Reasons that motivated us to start the project

The loss of ecological connectivity in increasingly fragmented human-dominated landscapes threatens the long-term persistence of many species. The Northern Carpathians are a European hotspot of natural wildness harbouring the umbrella species e.g. brown bear or European bison, particularly the border zone between Slovakia and Poland. Until now, most of the connectivity assessments in this region were done at a national level or on one side of the border. Moreover, existing studies were also limited by focussing on the distribution of only one species. We intend to bring together scientists and stakeholders from both sides of the border and work on solutions for better ecological connectivity assessment allowing to improve conservation efforts and environment management in transboundary areas.



In the project we will develop an interdisciplinary, innovative 3D ecological connectivity assessment approach at the region scale based on GPS telemetry and remote sensing data, and knowledge transfer among scientists and practitioners. We will develop models and guidelines for functional 3D connectivity assessment using 3D landscape structure with telemetry data for species movement, which will result in a new and powerful, spatially explicit connectivity assessment.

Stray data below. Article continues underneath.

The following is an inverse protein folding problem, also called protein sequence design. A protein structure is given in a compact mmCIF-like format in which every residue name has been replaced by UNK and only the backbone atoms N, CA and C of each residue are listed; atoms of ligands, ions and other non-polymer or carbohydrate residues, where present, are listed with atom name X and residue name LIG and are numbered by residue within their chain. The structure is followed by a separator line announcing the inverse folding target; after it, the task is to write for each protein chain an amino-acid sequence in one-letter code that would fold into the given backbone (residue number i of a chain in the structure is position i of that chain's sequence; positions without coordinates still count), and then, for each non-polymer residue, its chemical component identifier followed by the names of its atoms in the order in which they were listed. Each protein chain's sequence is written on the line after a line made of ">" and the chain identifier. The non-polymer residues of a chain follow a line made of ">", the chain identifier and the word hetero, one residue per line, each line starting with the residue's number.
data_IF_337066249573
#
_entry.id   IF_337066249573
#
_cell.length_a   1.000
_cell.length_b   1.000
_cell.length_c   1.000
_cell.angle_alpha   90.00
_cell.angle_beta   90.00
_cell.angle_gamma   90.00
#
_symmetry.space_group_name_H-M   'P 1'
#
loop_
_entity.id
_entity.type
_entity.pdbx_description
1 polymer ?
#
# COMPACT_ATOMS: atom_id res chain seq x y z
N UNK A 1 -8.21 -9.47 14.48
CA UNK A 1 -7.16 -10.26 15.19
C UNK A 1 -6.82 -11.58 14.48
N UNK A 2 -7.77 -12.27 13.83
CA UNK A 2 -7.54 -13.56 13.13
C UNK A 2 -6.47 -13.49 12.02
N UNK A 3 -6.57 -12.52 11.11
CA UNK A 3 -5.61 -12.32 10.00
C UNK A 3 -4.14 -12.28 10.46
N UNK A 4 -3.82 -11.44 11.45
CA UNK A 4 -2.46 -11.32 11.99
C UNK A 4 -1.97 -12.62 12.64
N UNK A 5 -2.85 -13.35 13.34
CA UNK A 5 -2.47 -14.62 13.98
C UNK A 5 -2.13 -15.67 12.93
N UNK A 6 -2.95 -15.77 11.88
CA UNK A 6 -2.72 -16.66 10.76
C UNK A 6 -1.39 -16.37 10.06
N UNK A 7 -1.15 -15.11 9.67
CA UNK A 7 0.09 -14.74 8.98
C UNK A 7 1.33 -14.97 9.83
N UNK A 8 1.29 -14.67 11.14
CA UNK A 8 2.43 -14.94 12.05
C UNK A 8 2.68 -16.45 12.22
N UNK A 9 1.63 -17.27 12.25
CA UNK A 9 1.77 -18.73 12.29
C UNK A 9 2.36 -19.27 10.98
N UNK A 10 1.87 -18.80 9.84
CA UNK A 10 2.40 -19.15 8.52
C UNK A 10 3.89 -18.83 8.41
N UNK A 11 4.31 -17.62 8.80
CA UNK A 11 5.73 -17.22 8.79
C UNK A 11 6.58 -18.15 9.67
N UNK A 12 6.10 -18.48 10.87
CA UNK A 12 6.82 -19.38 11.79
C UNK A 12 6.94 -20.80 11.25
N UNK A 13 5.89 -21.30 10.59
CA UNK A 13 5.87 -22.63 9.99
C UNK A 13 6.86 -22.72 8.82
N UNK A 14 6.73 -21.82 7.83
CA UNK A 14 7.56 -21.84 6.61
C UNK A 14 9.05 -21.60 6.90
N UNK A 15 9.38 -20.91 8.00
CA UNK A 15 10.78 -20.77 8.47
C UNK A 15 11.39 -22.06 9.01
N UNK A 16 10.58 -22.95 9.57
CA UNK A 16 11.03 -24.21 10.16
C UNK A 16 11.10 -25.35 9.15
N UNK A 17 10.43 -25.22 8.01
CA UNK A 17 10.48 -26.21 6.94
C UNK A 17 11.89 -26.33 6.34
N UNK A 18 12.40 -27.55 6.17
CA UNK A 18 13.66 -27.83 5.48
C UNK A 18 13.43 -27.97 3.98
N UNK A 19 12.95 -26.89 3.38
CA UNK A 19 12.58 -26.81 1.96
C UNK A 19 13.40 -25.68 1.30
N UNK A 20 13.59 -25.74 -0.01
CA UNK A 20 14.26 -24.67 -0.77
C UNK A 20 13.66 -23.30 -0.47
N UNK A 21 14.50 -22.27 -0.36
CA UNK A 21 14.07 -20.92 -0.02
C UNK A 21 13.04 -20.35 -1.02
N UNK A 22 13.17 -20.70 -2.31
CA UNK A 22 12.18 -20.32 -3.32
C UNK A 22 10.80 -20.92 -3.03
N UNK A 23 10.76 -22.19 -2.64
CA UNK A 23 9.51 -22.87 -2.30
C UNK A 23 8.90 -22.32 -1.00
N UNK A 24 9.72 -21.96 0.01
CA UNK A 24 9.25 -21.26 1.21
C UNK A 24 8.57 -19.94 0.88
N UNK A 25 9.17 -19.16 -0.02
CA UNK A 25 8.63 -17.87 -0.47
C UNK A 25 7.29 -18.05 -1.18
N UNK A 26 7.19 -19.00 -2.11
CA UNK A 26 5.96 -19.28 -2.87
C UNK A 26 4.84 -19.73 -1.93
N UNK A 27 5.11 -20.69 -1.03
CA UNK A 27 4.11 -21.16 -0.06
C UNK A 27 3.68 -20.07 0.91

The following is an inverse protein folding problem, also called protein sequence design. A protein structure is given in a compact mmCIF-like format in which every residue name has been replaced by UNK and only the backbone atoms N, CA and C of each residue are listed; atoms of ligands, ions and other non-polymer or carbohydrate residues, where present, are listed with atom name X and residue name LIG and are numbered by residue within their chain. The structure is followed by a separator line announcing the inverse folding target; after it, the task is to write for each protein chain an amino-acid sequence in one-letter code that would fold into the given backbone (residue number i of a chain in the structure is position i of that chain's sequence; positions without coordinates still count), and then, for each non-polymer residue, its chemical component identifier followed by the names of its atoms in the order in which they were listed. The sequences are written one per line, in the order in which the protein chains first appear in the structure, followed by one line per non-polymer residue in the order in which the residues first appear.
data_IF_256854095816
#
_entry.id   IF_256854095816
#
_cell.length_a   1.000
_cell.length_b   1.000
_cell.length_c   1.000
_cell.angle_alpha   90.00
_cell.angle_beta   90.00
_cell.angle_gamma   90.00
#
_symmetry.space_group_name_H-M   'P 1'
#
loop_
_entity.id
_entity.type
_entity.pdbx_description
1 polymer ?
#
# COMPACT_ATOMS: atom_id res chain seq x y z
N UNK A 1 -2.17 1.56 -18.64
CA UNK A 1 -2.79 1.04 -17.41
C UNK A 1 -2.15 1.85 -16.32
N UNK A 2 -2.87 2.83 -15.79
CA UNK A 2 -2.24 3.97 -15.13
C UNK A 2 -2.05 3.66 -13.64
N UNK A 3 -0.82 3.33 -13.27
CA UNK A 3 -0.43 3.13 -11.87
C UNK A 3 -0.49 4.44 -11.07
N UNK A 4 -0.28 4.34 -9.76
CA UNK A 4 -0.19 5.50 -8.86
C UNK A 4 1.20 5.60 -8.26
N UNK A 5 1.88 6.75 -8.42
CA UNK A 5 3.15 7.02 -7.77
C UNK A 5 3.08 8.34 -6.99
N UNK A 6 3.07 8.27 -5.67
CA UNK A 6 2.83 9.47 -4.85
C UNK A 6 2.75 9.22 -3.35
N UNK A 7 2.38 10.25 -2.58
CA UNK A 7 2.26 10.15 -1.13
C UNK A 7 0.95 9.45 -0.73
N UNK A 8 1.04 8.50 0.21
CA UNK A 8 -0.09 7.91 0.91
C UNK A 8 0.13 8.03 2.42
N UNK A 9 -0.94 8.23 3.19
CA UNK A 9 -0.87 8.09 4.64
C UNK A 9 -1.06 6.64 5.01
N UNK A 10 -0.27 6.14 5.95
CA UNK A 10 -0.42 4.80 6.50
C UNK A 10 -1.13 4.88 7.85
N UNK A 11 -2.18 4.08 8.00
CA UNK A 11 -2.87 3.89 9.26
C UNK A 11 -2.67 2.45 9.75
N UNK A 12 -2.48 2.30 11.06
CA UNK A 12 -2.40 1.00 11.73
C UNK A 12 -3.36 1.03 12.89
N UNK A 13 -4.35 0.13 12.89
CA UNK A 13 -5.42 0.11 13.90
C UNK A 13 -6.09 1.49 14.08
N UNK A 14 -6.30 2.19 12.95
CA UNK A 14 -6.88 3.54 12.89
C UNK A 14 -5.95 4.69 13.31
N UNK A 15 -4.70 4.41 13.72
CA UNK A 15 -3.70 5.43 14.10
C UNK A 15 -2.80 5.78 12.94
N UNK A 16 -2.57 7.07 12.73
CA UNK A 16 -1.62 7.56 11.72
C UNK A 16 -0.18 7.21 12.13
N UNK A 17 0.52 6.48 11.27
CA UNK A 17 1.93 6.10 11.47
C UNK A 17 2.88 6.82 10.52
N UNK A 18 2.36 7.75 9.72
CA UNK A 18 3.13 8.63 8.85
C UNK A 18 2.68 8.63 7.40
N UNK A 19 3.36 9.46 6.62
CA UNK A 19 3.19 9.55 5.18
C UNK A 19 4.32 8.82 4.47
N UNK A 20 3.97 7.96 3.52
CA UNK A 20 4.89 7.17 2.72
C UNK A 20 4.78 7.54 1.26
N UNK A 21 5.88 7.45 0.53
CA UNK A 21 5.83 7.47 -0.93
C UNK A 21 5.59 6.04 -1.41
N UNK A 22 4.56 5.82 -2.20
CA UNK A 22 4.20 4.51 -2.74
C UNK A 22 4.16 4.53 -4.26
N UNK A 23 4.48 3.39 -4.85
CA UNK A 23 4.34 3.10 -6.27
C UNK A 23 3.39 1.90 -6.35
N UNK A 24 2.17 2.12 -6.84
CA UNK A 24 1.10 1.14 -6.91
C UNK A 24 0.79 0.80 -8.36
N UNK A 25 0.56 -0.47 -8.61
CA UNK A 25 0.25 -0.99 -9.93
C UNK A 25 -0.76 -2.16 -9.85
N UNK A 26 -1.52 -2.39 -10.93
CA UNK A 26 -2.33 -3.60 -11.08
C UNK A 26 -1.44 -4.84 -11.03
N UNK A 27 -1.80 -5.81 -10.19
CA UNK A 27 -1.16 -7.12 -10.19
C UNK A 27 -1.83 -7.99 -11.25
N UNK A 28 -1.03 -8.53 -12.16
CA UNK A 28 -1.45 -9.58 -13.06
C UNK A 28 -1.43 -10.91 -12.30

Furthermore, we will review the current state of the art in connectivity assessment using scientific databases and guidelines already published by organisations such as the Carpathian Convention. Baseline information in the models will be developed together with stakeholders to mitigate conflicts of conservation management.


Regional relevance

Migrating wildlife does not respect country borders. We focus on the area around the Polish and Slovakia border (40 km from the border in both countries, along the whole border), i.e. a part of the main ridge of the Carpathians - being one of the main natural migrating corridors of the continent, harbors some of the largest densities of large mammals in Europe. Most of them have home ranges of about 100km2, often shared by both neighboring countries.

This project is emblematic for studying the trans-boundary species movement and identification of their potential and realized habitat. The primary outcomes of the project (i.e., models and maps of ecological connectivity) may improve spatial planning and management but also our knowledge about given species within the region.